# JavaScript Math asin()

The `asin()` method calculates the arcsine (inverse of sine) of the specified angle and returns it.

### Example

``````let value = Math.asin(1);
console.log(value);

// Output: 1.5707963267948966``````

## asin() Syntax

The syntax of the `Math.asin()` method is:

``Math.asin(angle)``

Here, `asin()` is a static method. Hence, we are accessing the method using the class name, `Math`.

## asin() Parameter

The `asin()` method takes a single parameter:

• `angle` - in radians whose arcsine is to be calculated

Note: The value of `angle` should be between -1 and 1.

## asin() Return Value

The `asin()` method returns:

• arcsine value of the `angle`
• NaN (Not a Number) if the argument is either non-numeric or greater than 1 or less than -1

## Example 1: Math.asin() with argument between -1 and 1

``````// arcsine of negative number
let number1 = Math.asin(-1);
console.log(number1);

// arcsine of positive number
let number2 = Math.asin(0.5);
console.log(number2);

// Output:
// -1.5707963267948966
// 0.5235987755982989``````

In the above example, the `Math.asin()` method computes the arcsine of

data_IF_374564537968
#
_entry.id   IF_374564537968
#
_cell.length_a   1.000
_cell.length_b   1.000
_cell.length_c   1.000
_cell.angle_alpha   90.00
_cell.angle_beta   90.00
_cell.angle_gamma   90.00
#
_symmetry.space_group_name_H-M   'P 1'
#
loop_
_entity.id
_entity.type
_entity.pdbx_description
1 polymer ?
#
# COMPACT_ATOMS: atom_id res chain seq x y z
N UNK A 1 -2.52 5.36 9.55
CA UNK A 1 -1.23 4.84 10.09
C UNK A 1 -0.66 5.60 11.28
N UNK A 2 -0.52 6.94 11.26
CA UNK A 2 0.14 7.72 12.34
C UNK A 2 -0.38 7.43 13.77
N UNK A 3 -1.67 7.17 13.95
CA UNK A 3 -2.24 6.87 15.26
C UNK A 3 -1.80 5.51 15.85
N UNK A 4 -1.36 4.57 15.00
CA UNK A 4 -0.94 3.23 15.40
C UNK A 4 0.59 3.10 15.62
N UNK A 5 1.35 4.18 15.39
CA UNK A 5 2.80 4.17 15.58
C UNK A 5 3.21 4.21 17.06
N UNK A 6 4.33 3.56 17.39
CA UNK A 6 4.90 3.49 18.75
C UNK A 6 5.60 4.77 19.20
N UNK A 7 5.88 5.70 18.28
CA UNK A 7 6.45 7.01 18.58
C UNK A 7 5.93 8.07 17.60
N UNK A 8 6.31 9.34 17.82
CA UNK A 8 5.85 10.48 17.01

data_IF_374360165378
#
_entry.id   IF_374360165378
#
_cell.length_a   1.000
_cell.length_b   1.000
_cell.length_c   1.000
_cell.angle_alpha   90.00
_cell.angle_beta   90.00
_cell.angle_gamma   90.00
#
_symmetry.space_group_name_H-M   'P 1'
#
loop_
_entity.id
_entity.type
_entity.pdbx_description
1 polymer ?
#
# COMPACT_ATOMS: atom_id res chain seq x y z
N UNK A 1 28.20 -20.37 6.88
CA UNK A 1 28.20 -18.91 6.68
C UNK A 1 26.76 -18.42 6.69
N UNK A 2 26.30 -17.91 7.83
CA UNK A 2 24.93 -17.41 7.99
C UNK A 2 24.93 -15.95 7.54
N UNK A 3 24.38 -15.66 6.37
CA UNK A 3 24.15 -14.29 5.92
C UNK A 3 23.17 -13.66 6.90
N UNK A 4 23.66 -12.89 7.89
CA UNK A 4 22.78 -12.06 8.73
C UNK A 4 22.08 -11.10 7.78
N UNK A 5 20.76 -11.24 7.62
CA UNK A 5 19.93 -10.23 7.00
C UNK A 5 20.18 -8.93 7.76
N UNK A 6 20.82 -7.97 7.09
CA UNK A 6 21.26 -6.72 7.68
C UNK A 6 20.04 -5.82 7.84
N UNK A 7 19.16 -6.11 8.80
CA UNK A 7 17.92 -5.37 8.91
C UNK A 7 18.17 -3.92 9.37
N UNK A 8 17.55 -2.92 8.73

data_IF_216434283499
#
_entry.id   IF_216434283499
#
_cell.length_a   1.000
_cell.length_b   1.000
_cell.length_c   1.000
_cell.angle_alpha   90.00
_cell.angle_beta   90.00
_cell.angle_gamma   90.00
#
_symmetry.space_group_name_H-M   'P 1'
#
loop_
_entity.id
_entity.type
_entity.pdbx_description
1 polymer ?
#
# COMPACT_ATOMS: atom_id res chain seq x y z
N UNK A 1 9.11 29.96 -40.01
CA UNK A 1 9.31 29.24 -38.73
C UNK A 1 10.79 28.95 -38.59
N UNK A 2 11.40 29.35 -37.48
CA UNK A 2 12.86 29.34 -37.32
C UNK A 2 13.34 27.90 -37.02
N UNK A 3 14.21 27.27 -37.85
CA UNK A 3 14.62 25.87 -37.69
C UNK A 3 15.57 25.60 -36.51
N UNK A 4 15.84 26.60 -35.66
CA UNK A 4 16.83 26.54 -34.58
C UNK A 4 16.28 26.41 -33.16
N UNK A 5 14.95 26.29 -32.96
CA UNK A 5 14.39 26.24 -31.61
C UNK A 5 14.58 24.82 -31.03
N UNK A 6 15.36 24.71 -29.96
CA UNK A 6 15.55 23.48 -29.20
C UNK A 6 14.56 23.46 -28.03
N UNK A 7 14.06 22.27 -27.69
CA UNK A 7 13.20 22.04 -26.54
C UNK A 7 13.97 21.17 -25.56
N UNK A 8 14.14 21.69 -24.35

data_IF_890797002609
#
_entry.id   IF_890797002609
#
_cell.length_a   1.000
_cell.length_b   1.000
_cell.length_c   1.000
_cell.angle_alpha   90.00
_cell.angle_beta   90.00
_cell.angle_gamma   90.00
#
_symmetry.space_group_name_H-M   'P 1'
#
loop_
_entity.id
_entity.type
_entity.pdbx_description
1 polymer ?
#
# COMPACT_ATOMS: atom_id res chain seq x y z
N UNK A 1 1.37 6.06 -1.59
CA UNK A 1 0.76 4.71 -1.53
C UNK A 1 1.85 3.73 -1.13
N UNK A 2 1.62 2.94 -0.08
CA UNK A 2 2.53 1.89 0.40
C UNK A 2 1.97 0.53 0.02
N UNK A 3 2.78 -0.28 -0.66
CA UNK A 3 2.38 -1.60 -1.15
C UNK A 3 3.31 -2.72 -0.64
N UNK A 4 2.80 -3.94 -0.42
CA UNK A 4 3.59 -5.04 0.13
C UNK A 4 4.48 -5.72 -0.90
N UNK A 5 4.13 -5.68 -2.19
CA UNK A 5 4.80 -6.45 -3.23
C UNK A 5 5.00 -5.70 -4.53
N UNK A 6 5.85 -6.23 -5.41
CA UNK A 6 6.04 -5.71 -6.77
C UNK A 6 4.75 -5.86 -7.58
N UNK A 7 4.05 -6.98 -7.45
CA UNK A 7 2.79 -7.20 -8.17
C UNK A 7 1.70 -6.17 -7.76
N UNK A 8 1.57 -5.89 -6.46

• `-1` (negative number) - results in -1.5707963267948966
• `0.5` (positive number) - results in 0.5235987755982989

## Example 2 : Math.asin() for other Argument not in the range -1 and 1

``````// argument less than -1
let number1 = Math.asin(-100);
console.log(number1);
// Output: NaN

// argument greater than 1
let number2= Math.asin(32);
console.log(number2);
// Output: NaN    ``````

Here, we get `NaN` as output because both the arguments, -100 and 32, are not in the range -1 and 1.

## Example 3: Math.asin() with Non-Numeric Argument

``````let string = "Harry";

// asin() with a string argument
let value = Math.asin(string);
console.log(value);

// Output:
// NaN``````

In the above example, we have tried to calculate the arcsine of the string `"Harry"`. That's why we get NaN as the output.